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Healthcare Roundup: Hospitals Regain Ground, Govt. Pumps Up Health IT, Gainsharing On a Roll, and More

Green Shoots For Hospitals? â€" A Thomson Reuters survey of 500 hospitals showed that only a third operated in the red during the first quarter of this year, compared with 50 percent last fall. One reason is that their median labor cost fell 3 percent. Last year, median revenue per patient rose less than expenses did, and investment income, of course, dropped like a stone. Moody's downgraded investor-owned hospitals earlier this year, and it remains nervous about their near-term outlook because of rising amounts of uncompensated care and bad debt. [Sources: Wall Street Journal, Modern Healthcare]

Government Posts Grants for Health IT â€" The Obama Administration has announced it will dispense nearly $1.2 billion in grants to help physicians and hospitals adopt electronic health records. This is not new money, but part of the $19.2 billion that was allocated to health IT in the American Recovery and Reinvestment Act (ARRA) last winter. $598 million will be spent on 70 information technology extension centers designed to help providers implement the technology. The remaining $564 million will support development of a nationwide system of health information exchanges. This is nearly double the amount that was originally allocated for HIEs, which is good news for the communities and states that are trying to build these networks and for health IT vendors. [Source: Reuters]

Medical Students Are Using EHRs â€" Eighty-four percent of medical students have had experience with EHRs in their clinical rotations, and 90 percent say it will be an important factor in deciding where to practice, according to the fourth annual Epocrates Future Physicians of America survey. Forty-five percent of the respondents use an iPhone or iPod Touch, and the majority of the rest plan to get a smartphone in the next year. While most are glad they're going into medicine, only 28 percent give the U.S. healthcare system high marks. [Source: Epocrates] Gainsharing Gains Momentum â€" A group of 12 New Jersey hospitals have implemented a voluntary gainsharing program with the approval of CMS, even though the practice is technically illegal. CMS has also approved other gainsharing pilots at Beth Israel Medical Center in New York and Charleston Area Medical Center in Charleston, WV. In addition, more than a dozen other hospitals have obtained permission for gainsharing from CMS' Office of the Inspector General in recent years. By sharing savings with physicians, the hospitals are trying to involve them in efforts to cut supply costs and reduce complications and readmissions. [Sources: USA Today, BNET Healthcare]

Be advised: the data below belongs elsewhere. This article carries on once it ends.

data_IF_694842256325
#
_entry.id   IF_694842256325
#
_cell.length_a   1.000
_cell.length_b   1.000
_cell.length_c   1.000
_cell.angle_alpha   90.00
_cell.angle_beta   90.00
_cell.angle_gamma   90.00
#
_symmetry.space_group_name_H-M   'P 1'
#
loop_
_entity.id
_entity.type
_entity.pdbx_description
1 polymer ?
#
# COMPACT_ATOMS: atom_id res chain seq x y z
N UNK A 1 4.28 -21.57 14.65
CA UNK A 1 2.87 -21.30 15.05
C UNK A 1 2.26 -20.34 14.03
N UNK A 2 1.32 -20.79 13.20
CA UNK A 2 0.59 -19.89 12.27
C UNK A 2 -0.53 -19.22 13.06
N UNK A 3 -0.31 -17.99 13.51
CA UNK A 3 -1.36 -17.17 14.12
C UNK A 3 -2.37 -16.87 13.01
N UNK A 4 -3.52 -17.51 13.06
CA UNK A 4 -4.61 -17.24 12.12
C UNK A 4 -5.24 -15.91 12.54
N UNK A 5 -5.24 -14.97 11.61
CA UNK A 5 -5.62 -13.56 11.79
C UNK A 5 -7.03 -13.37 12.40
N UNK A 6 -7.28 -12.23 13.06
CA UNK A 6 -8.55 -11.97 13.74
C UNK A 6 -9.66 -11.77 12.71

Loudon County Redux â€" The saga of hospital competition in northern Virginia has taken a new turn as HCA has announced it will seek to build a new hospital on Route 50 in Loudoun County, after all. Inova, HCA's main competitor in the state, earlier announced its own plan to put up a hospital on Route 50--an under-populated but growing area--after HCA's bid to locate a new facility in Broadlands, close to an Inova hospital, was turned down by the county board of supervisors. Inova said at the time that it would drop its plan to expand to Route 50 if HCA decided to do it instead. At press time, Innova had not responded to HCA's latest move in their high-stakes chess match. [Sources: Washington Post, BNET Healthcare]

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